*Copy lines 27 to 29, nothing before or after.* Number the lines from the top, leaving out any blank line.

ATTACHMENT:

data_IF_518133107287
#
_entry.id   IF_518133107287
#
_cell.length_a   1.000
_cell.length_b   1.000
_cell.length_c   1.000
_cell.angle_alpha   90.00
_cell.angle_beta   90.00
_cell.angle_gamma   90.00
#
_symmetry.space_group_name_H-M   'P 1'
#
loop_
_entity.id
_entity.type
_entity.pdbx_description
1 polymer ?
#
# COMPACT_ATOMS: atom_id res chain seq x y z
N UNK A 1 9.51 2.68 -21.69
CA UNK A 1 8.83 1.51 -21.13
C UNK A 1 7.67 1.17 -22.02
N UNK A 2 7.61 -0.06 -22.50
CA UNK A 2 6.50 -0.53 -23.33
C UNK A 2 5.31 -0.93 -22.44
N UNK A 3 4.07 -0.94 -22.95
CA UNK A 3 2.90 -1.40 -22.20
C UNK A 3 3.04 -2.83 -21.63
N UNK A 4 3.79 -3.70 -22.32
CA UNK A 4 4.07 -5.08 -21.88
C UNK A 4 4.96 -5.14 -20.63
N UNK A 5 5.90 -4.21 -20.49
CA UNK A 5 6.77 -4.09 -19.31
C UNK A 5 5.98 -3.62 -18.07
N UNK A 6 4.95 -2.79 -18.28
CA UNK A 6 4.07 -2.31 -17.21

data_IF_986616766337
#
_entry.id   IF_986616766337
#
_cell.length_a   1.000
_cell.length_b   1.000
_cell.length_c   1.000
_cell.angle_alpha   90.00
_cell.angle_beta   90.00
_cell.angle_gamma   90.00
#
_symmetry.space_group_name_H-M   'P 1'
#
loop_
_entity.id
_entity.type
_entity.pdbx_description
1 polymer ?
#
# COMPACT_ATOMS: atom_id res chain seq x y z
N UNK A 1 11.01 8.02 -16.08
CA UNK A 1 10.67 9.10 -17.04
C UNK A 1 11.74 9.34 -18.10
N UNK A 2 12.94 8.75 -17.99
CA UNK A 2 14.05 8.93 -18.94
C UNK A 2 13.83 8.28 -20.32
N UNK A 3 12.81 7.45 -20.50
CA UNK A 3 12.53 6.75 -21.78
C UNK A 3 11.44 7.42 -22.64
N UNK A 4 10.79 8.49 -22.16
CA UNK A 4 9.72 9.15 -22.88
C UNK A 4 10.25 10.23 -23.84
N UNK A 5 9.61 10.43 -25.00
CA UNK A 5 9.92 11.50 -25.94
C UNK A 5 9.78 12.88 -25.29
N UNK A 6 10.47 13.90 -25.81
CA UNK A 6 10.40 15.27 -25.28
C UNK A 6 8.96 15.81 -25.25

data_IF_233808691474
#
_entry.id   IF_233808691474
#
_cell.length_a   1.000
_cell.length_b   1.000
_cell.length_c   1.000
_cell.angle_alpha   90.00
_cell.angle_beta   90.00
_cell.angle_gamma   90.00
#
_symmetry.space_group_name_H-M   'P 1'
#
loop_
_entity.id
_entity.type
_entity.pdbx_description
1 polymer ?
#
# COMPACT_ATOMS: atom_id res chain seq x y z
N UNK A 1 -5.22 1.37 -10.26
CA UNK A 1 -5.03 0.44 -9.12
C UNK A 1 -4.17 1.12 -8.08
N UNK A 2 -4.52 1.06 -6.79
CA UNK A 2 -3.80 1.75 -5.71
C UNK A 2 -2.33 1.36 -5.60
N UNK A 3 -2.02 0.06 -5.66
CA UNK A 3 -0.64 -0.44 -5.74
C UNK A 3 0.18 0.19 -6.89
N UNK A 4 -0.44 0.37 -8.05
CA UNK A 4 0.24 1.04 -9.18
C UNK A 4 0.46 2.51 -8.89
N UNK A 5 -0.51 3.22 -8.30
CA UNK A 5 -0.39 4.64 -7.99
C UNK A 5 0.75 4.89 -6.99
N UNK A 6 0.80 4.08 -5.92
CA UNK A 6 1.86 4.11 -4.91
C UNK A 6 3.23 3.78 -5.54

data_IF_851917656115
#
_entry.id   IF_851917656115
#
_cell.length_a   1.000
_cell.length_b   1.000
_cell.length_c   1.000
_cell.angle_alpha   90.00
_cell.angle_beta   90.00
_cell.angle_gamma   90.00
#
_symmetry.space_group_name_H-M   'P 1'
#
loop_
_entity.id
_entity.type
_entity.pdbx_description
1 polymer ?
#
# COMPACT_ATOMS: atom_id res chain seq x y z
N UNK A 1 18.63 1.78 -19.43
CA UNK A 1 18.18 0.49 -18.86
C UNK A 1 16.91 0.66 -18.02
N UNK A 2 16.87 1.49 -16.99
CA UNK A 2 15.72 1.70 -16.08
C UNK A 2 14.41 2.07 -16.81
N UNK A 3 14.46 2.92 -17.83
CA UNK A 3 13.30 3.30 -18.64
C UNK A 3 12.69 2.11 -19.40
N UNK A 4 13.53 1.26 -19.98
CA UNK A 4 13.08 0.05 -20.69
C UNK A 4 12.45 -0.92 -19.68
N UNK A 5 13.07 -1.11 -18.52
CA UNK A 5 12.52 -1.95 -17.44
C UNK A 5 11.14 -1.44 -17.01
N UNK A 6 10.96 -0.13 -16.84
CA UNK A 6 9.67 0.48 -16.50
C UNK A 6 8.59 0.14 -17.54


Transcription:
N UNK A 3 4.07 -0.94 -22.95
CA UNK A 3 2.90 -1.40 -22.20
C UNK A 3 3.04 -2.83 -21.63